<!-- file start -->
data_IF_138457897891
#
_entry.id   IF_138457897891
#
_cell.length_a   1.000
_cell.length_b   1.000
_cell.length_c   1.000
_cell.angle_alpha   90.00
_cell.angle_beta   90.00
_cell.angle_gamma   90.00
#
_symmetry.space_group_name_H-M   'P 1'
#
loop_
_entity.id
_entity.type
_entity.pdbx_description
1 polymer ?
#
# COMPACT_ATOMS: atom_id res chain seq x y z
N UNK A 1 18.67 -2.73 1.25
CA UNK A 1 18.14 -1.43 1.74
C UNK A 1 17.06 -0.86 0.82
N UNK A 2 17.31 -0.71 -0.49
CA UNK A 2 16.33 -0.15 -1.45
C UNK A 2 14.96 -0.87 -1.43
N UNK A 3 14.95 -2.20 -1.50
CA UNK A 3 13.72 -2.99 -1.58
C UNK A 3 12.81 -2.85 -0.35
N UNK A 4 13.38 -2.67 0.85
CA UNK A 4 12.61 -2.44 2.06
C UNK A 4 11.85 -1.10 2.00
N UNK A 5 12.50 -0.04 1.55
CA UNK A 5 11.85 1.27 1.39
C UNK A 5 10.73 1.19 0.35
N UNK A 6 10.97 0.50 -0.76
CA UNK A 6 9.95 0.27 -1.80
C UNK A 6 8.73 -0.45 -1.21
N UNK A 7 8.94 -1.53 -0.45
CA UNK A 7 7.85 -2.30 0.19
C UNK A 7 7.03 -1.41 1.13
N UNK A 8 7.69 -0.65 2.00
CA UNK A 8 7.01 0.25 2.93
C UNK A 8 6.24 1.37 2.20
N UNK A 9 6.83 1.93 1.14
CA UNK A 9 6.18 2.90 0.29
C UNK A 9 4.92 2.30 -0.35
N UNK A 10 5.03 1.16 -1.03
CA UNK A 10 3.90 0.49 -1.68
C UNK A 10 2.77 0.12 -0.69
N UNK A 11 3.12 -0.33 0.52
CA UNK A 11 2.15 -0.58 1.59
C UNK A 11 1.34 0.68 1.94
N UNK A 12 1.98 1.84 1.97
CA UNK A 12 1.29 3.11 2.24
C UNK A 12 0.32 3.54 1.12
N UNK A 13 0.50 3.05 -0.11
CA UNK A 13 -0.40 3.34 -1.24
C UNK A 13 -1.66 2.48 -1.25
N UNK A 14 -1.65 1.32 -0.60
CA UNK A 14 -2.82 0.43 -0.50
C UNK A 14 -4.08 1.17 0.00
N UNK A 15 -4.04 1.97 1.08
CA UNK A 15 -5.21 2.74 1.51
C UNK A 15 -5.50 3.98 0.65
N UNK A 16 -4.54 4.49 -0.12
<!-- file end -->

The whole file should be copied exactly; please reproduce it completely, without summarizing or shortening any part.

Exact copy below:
data_IF_138457897891
#
_entry.id   IF_138457897891
#
_cell.length_a   1.000
_cell.length_b   1.000
_cell.length_c   1.000
_cell.angle_alpha   90.00
_cell.angle_beta   90.00
_cell.angle_gamma   90.00
#
_symmetry.space_group_name_H-M   'P 1'
#
loop_
_entity.id
_entity.type
_entity.pdbx_description
1 polymer ?
#
# COMPACT_ATOMS: atom_id res chain seq x y z
N UNK A 1 18.67 -2.73 1.25
CA UNK A 1 18.14 -1.43 1.74
C UNK A 1 17.06 -0.86 0.82
N UNK A 2 17.31 -0.71 -0.49
CA UNK A 2 16.33 -0.15 -1.45
C UNK A 2 14.96 -0.87 -1.43
N UNK A 3 14.95 -2.20 -1.50
CA UNK A 3 13.72 -2.99 -1.58
C UNK A 3 12.81 -2.85 -0.35
N UNK A 4 13.38 -2.67 0.85
CA UNK A 4 12.61 -2.44 2.06
C UNK A 4 11.85 -1.10 2.00
N UNK A 5 12.50 -0.04 1.55
CA UNK A 5 11.85 1.27 1.39
C UNK A 5 10.73 1.19 0.35
N UNK A 6 10.97 0.50 -0.76
CA UNK A 6 9.95 0.27 -1.80
C UNK A 6 8.73 -0.45 -1.21
N UNK A 7 8.94 -1.53 -0.45
CA UNK A 7 7.85 -2.30 0.19
C UNK A 7 7.03 -1.41 1.13
N UNK A 8 7.69 -0.65 2.00
CA UNK A 8 7.01 0.25 2.93
C UNK A 8 6.24 1.37 2.20
N UNK A 9 6.83 1.93 1.14
CA UNK A 9 6.18 2.90 0.29
C UNK A 9 4.92 2.30 -0.35
N UNK A 10 5.03 1.16 -1.03
CA UNK A 10 3.90 0.49 -1.68
C UNK A 10 2.77 0.12 -0.69
N UNK A 11 3.12 -0.33 0.52
CA UNK A 11 2.15 -0.58 1.59
C UNK A 11 1.34 0.68 1.94
N UNK A 12 1.98 1.84 1.97
CA UNK A 12 1.29 3.11 2.24
C UNK A 12 0.32 3.54 1.12
N UNK A 13 0.50 3.05 -0.11
CA UNK A 13 -0.40 3.34 -1.24
C UNK A 13 -1.66 2.48 -1.25
N UNK A 14 -1.65 1.32 -0.60
CA UNK A 14 -2.82 0.43 -0.50
C UNK A 14 -4.08 1.17 0.00
N UNK A 15 -4.04 1.97 1.08
CA UNK A 15 -5.21 2.74 1.51
C UNK A 15 -5.50 3.98 0.65
N UNK A 16 -4.54 4.49 -0.12